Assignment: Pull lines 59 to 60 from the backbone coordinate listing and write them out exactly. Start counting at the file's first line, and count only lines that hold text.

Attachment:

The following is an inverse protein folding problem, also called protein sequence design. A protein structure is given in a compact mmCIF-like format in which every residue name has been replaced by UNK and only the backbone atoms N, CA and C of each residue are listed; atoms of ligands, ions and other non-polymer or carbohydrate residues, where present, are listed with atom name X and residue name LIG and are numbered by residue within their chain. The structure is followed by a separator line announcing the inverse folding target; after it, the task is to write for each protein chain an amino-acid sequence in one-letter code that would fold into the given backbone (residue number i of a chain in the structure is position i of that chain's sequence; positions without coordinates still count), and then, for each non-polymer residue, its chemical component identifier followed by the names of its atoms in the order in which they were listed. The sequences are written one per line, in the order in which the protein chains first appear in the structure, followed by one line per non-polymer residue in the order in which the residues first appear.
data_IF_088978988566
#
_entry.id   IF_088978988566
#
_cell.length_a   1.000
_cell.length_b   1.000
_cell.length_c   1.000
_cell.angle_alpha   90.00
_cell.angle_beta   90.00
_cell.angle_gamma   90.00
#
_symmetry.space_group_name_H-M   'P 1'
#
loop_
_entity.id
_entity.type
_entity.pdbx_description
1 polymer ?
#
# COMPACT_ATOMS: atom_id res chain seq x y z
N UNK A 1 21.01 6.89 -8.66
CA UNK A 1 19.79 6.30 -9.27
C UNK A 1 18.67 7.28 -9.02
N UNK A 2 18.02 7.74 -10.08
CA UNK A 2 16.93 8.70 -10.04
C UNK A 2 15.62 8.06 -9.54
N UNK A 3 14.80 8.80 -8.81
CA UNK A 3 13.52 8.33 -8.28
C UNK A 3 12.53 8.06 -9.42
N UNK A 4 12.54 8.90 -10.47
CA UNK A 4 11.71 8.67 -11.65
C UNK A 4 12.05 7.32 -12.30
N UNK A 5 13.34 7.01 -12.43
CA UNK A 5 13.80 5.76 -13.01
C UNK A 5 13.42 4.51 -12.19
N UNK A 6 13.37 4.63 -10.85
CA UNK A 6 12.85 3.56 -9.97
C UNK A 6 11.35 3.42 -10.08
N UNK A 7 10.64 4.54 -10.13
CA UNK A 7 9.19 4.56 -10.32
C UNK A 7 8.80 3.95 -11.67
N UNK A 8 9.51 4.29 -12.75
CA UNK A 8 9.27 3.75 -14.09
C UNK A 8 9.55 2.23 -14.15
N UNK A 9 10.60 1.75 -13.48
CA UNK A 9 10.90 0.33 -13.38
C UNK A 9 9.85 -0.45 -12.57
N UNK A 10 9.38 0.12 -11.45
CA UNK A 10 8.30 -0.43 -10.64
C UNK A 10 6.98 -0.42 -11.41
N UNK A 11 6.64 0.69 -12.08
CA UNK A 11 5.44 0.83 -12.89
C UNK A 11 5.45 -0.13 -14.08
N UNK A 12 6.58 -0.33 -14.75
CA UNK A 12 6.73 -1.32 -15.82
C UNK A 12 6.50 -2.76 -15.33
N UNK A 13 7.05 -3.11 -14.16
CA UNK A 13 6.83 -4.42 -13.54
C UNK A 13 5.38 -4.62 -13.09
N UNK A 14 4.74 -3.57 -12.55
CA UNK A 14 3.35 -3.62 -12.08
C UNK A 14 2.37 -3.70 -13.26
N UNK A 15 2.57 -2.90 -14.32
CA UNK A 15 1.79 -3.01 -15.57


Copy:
CA UNK A 13 6.83 -4.42 -13.54
C UNK A 13 5.38 -4.62 -13.09